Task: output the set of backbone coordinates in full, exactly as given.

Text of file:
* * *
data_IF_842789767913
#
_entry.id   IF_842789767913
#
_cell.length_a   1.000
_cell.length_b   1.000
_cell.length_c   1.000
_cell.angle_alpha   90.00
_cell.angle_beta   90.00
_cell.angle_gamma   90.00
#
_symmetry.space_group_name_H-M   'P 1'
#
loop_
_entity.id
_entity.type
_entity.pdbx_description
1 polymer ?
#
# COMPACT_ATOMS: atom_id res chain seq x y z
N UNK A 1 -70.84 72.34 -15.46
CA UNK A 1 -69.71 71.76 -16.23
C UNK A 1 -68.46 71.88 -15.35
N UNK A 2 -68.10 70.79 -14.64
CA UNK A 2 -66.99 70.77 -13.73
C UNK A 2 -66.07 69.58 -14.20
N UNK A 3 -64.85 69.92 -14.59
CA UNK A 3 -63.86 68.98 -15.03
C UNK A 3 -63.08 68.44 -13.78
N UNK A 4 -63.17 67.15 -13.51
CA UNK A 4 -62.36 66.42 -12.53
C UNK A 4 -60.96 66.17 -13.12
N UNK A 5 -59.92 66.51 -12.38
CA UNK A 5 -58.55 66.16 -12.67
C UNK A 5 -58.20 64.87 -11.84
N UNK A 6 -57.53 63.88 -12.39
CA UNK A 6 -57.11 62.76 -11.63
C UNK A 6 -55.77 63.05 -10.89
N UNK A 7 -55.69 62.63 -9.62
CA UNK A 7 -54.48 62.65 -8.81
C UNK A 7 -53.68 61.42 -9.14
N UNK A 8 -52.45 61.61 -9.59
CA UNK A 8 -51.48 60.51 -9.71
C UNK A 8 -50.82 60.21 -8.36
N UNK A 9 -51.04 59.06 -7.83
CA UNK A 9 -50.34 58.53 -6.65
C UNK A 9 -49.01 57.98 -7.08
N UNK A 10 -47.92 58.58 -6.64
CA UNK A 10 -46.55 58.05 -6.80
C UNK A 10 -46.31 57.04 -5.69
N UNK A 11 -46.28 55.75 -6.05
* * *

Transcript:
data_IF_842789767913
#
_entry.id   IF_842789767913
#
_cell.length_a   1.000
_cell.length_b   1.000
_cell.length_c   1.000
_cell.angle_alpha   90.00
_cell.angle_beta   90.00
_cell.angle_gamma   90.00
#
_symmetry.space_group_name_H-M   'P 1'
#
loop_
_entity.id
_entity.type
_entity.pdbx_description
1 polymer ?
#
# COMPACT_ATOMS: atom_id res chain seq x y z
N UNK A 1 -70.84 72.34 -15.46
CA UNK A 1 -69.71 71.76 -16.23
C UNK A 1 -68.46 71.88 -15.35
N UNK A 2 -68.10 70.79 -14.64
CA UNK A 2 -66.99 70.77 -13.73
C UNK A 2 -66.07 69.58 -14.20
N UNK A 3 -64.85 69.92 -14.59
CA UNK A 3 -63.86 68.98 -15.03
C UNK A 3 -63.08 68.44 -13.78
N UNK A 4 -63.17 67.15 -13.51
CA UNK A 4 -62.36 66.42 -12.53
C UNK A 4 -60.96 66.17 -13.12
N UNK A 5 -59.92 66.51 -12.38
CA UNK A 5 -58.55 66.16 -12.67
C UNK A 5 -58.20 64.87 -11.84
N UNK A 6 -57.53 63.88 -12.39
CA UNK A 6 -57.11 62.76 -11.63
C UNK A 6 -55.77 63.05 -10.89
N UNK A 7 -55.69 62.63 -9.62
CA UNK A 7 -54.48 62.65 -8.81
C UNK A 7 -53.68 61.42 -9.14
N UNK A 8 -52.45 61.61 -9.59
CA UNK A 8 -51.48 60.51 -9.71
C UNK A 8 -50.82 60.21 -8.36
N UNK A 9 -51.04 59.06 -7.83
CA UNK A 9 -50.34 58.53 -6.65
C UNK A 9 -49.01 57.98 -7.08
N UNK A 10 -47.92 58.58 -6.64
CA UNK A 10 -46.55 58.05 -6.80
C UNK A 10 -46.31 57.04 -5.69
N UNK A 11 -46.28 55.75 -6.05